Campuses:

Matched-pair machine learning for hyperspectral target detection

Thursday, October 25, 2018 - 3:05pm - 3:55pm
Keller 3-180
Amanda Ziemann (Los Alamos National Laboratory)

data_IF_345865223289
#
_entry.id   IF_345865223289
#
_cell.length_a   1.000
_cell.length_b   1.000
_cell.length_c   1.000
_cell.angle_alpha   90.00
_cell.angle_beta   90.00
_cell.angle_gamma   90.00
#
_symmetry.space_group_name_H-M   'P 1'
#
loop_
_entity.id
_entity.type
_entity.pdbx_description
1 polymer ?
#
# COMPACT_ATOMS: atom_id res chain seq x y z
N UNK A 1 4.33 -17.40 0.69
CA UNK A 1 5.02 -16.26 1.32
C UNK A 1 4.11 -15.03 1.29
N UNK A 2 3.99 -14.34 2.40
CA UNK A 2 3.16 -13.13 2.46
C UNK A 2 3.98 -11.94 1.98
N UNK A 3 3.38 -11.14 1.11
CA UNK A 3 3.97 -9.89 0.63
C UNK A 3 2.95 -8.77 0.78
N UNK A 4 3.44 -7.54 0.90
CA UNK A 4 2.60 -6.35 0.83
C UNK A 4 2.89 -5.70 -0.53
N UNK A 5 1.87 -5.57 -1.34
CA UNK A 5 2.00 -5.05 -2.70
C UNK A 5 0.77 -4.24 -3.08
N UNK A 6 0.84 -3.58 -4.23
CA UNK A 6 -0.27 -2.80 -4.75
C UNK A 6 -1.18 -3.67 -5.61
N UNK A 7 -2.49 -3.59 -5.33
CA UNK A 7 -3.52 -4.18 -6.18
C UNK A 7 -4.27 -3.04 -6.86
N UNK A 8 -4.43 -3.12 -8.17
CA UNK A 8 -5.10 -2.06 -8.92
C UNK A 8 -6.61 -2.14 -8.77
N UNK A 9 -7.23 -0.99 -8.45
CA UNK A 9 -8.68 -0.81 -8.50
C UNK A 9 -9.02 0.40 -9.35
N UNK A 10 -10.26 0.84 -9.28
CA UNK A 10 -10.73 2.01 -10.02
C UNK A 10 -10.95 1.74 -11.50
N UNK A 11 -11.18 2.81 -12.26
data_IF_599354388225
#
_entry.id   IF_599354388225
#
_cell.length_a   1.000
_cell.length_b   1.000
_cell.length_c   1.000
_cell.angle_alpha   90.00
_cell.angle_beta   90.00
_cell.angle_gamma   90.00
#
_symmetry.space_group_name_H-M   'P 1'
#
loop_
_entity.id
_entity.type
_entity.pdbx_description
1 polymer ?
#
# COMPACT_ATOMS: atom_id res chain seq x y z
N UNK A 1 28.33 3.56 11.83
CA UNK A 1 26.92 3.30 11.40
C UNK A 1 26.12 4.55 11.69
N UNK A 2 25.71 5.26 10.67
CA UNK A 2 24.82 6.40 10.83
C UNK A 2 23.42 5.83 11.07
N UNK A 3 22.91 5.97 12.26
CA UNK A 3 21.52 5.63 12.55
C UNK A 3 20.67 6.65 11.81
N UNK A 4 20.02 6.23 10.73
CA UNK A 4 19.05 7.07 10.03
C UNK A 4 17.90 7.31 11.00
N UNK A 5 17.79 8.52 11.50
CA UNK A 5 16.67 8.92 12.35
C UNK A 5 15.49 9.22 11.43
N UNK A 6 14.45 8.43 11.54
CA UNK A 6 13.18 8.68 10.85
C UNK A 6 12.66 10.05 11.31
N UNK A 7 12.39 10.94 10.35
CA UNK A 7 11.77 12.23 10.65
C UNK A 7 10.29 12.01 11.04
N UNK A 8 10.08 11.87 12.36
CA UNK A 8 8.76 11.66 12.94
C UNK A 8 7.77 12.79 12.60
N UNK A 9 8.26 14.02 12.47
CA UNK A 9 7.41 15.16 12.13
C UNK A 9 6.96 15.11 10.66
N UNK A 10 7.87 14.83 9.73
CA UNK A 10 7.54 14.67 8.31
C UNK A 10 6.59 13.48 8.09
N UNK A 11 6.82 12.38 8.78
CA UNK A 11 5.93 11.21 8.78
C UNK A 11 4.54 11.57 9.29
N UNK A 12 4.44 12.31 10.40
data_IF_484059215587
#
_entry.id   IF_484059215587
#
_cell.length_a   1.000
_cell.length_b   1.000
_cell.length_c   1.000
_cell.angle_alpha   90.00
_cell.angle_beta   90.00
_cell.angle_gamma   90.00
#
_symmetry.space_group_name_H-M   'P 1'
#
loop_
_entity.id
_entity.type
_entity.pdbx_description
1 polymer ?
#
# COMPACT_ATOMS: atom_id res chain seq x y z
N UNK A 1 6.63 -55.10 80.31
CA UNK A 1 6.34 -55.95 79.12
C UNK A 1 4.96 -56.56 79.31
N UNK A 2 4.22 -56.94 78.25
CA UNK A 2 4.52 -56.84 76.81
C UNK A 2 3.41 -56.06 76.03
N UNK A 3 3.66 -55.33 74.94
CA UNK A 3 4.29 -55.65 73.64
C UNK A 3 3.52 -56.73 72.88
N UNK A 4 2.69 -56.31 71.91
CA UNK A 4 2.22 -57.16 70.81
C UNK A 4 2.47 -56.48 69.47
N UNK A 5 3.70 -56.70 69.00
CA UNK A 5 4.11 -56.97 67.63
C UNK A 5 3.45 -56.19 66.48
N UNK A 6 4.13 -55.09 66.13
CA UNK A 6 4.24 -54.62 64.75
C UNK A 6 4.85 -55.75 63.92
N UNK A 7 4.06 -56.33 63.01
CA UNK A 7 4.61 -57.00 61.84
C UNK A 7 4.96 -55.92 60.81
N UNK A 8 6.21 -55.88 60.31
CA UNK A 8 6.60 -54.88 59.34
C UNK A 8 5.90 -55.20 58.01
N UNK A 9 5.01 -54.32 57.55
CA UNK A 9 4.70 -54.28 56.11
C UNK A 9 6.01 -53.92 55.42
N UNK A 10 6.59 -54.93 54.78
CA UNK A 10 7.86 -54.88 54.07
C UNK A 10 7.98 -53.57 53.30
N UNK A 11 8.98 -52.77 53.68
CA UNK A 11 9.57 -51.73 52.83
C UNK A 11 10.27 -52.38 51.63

Many materials that are of civilian and military interest are difficult to distinguish using traditional cameras, as those cameras are designed to recreate what we see visually. These materials, however, often possess rich information in narrow visible and non-visible channels of the electromagnetic spectrum, which can be captured by hyperspectral cameras. When deployed on airborne or spaceborne platforms, the high spectral resolution of hyperspectral imagery enables remote discrimination of these materials. In the target detection regime, we exploit this spectral resolution for the detection of image pixels that are likely to contain the target material. Traditional hyperspectral target detection algorithms begin with specific models of the target, of the background, and of the interaction between the two. While closed-form solutions are desirable, more sophisticated (and physically-realistic) models often lead to detectors that are not analytically tractable. Here, we investigate the development of a broader machine learning framework for target detection that enables us to use more sophisticated physicsbased and data-driven models to produce detection algorithms that are not confined to simplistic assumptions. In this, matched pairs of data samples are created: for each pixel in the original hyperspectral image, a corresponding pixel is generated by implanting the target into the original pixel. These matched pairs are used as training data for a machine learning algorithm to classify pixels as either non-target or target. Here we use a support vector machine, but the matched pair machine learning (MPML) framework does not restrict the choice of classifier type. Detectors using both approaches are applied both to simulated data (with Gaussian and with multivariate fit distributed backgrounds) and to real hyperspectral data with known, referenced targets.